Despite commonly being told not to judge a book by its cover, all of us form first impressions when we encounter new faces, places, and ideas. Despite potentially being introduced to new information down the road, science confirms that even facts don't change first impressions. New studies presented at the annual meeting of the Society for Personality and Social Psychology in Texas uncover that people are actually pretty decent at making snap judgments.
When potential customers see the location of your business, what do they see? What type of impression do they form about your service? What do they start to associate with your brand?
Your storefront is one of your best marketing tools.
Put yourself in your customer's shoes: You pull into a big, empty parking lot that your GPS has told you is the correct address. As you put your car in park, all you can see around you is a desolate wasteland of concrete and empty spaces. There isn't any greenery to break up the monotony of your horizon, and the huge white box building in front of you almost looks deserted. Where is the entrance? What is this business called, even? Are those weeds peeking out at the foot of the wall? Your skin starts to itch a little, and you look around nervously, wondering if this is where they're filming the next episode of The Walking Dead. Who cares what you came here for originally - there is no way you're getting out of your car!
Employees, customers, and neighborhood wanderers alike won't feel comfortable entering a property that isn't taken care of. Make sure your storefront looks welcoming, inviting you to enter. You only get one first impression!
Now imagine pulling in to a parking lot that features grassy medians with a few flowers and bushes. You can see a clear path in front of the building, lined with small bushes and shrubs. A few taller bushes are flowering near a big door, and above the door is the business's name, clearly marked. It's dusk, and the building façade is well lit, with a few walkway lights shining off the pavers in front. You're a little chilly, and the warm lights look like a much more inviting place to be than your cold car.
Take a few moments to think through what you would like visitors to feel, take in, and know about you and your business before they even step out of their car. Your storefront is your brand. Do you want them to think you don't care, don't follow through, and can't keep up with commitments? Or do you want them to feel welcome and invited by someone who makes deliberate choices, commits, and truly cares?
Enhance Your Entrance
Who are you and why are you here? Make sure you have signage that identifies your franchise. The signage should engage customers with color or interesting fonts and should be a reflection of the franchise as a whole. The entrance to the building is your call to action - it is saying, "Come in! We want to help you!"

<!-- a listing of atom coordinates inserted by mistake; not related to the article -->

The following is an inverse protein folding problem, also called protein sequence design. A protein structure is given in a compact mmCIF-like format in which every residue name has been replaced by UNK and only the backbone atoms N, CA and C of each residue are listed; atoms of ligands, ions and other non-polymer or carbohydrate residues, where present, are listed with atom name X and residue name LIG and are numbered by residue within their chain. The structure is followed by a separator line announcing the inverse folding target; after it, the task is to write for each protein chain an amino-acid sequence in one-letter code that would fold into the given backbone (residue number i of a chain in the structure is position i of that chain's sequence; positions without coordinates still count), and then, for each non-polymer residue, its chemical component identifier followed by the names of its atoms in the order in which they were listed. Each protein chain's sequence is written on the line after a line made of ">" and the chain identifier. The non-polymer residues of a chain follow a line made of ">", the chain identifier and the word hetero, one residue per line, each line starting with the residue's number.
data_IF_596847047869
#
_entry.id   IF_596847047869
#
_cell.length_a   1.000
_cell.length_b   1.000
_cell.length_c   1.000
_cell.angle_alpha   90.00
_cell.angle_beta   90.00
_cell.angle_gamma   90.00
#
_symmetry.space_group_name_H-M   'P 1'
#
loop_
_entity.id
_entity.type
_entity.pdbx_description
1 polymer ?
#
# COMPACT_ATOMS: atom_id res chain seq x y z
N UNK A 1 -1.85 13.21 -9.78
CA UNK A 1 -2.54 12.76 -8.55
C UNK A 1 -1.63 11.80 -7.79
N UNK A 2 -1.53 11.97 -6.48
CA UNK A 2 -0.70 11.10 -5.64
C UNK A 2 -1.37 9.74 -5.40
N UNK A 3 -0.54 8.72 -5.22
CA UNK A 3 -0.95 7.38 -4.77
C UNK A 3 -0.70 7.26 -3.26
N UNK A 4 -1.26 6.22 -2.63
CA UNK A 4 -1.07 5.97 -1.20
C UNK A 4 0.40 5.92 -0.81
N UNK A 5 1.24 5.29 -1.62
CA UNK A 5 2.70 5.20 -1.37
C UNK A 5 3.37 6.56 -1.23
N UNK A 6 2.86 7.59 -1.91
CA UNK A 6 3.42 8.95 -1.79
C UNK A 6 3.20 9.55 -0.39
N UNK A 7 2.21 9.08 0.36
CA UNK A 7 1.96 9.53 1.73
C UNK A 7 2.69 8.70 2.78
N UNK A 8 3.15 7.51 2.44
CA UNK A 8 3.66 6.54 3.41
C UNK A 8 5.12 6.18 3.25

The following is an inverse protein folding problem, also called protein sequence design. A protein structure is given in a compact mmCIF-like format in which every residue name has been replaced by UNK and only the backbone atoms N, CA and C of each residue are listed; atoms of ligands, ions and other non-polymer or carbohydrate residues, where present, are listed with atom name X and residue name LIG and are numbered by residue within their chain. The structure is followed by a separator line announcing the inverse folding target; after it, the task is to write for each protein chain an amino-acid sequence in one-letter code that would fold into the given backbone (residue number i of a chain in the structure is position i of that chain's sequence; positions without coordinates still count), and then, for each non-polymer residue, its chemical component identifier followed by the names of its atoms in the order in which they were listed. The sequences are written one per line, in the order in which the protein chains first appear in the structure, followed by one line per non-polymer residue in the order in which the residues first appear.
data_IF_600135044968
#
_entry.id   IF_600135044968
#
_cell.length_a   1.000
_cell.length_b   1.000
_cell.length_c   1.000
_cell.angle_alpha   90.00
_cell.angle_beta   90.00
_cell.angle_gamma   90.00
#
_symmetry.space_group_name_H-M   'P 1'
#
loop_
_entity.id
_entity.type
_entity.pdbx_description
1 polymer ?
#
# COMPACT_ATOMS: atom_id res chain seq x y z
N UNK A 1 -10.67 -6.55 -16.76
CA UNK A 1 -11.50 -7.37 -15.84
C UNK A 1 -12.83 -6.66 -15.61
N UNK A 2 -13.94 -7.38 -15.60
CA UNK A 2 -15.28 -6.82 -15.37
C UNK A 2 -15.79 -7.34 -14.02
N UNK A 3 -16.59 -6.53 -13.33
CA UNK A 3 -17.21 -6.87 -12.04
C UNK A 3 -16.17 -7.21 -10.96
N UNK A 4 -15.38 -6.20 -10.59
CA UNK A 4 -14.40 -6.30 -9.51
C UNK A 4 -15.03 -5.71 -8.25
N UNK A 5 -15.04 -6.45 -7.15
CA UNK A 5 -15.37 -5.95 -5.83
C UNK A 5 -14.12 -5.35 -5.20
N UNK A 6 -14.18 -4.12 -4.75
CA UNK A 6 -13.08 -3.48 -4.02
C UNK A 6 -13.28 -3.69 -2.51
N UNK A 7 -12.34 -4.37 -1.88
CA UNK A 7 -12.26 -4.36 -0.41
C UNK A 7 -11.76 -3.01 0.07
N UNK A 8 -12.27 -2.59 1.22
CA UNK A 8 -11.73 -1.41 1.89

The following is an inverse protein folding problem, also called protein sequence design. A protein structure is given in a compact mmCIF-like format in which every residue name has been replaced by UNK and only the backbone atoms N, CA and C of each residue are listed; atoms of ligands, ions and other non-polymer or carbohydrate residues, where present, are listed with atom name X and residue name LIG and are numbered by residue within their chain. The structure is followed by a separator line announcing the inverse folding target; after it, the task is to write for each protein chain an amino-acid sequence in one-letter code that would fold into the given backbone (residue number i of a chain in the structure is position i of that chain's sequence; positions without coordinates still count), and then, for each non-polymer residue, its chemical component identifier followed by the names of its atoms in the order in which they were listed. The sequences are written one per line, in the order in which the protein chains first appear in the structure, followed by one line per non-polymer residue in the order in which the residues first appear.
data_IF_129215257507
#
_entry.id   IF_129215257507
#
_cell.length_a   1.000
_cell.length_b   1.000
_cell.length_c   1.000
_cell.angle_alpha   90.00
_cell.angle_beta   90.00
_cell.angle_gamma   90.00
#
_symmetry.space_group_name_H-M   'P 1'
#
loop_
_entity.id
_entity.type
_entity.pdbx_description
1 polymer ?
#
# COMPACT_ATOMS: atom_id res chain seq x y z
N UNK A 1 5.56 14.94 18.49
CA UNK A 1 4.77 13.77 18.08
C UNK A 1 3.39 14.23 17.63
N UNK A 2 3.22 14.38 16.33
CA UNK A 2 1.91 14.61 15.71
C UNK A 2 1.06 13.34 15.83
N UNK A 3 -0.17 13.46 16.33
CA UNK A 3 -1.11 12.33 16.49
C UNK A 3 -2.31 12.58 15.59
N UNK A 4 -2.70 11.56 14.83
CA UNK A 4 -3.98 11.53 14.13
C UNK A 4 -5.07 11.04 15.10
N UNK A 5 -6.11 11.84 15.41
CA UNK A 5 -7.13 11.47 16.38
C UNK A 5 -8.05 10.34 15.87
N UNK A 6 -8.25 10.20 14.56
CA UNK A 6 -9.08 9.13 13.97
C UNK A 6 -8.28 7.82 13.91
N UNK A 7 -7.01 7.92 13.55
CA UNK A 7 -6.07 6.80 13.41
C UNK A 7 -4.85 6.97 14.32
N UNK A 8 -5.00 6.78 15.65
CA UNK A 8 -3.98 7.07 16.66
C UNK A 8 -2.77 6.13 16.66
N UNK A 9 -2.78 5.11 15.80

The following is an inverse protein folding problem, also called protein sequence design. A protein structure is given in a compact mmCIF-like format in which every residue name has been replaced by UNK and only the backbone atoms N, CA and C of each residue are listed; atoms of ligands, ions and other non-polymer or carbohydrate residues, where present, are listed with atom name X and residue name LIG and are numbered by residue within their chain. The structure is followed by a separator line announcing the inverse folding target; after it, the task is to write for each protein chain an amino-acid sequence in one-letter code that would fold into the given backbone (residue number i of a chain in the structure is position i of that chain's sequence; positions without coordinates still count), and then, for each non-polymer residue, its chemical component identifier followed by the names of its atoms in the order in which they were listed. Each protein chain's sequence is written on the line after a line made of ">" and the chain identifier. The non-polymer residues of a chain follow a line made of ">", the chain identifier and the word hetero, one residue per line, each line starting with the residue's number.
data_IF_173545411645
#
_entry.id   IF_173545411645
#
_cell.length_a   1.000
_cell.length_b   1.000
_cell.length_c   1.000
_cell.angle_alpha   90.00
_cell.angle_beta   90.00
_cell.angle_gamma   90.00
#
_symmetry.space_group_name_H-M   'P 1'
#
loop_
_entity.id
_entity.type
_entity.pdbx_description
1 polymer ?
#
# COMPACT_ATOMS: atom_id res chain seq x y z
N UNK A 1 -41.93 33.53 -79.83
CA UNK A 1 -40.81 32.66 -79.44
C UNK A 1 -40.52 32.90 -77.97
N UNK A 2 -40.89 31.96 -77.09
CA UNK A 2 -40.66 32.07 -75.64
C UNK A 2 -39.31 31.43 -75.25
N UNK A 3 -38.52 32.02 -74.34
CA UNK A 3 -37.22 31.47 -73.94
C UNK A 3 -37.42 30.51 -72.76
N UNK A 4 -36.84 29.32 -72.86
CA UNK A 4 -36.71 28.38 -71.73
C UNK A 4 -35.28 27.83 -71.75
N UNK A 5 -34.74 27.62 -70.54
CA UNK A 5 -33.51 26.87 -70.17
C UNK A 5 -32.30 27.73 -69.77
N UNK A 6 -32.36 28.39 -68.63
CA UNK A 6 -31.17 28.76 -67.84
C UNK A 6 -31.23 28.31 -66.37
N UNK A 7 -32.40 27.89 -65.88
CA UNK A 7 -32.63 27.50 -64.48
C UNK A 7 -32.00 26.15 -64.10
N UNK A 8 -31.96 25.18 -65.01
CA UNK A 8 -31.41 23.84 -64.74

There should be a clearly identified entrance with a path free of obstacles leading to this entrance. Bonus points for colorful landscaping, flowers, or bushes that make visitors feel welcome. Pavers, bricks, and stones can add a more personal approach in an entrance-way.
Consider the Scale
Different buildings come with different façade types. A huge retail entry can become off-balance if its surroundings are dinky and don't really fit. A really big door surrounded by miniature bushes will feel off-balance as well - a taller bush or small tree might be more appropriate. Alternately, small signage on an overly large building can look awkward and uninviting, and vice versa.
Light the Way
A well-lit entry can make a world of difference come winter, when it can get very dark very early. If your façade is dim, it can be a real detractor in getting people to come in. Make sure you have plenty of lighting that reveals what the business is and how to enter.
The most successful businesses out there integrate their marketing strategy in to their storefronts. You can tell exactly what type of business you are about to enter by the way the exterior appears.
Exterior branding identity can be a real marketing strategy. McDonald's is a perfect example of a fast-food chain who changed its curb appeal to give a completely different feel to its entire chain. You can read more about its efforts to quash its rivals in this article by USA Today. It aims to compete with some of the pricier competitors like Panera Bread, also featured here. The chain no longer has an in-and-out mentality, and its menu and updated look reflect that.
Take a look at your storefront - what is it saying to your potential clients?
Does this inspire you to start working on your franchise plans? Find out more about food franchise opportunities here.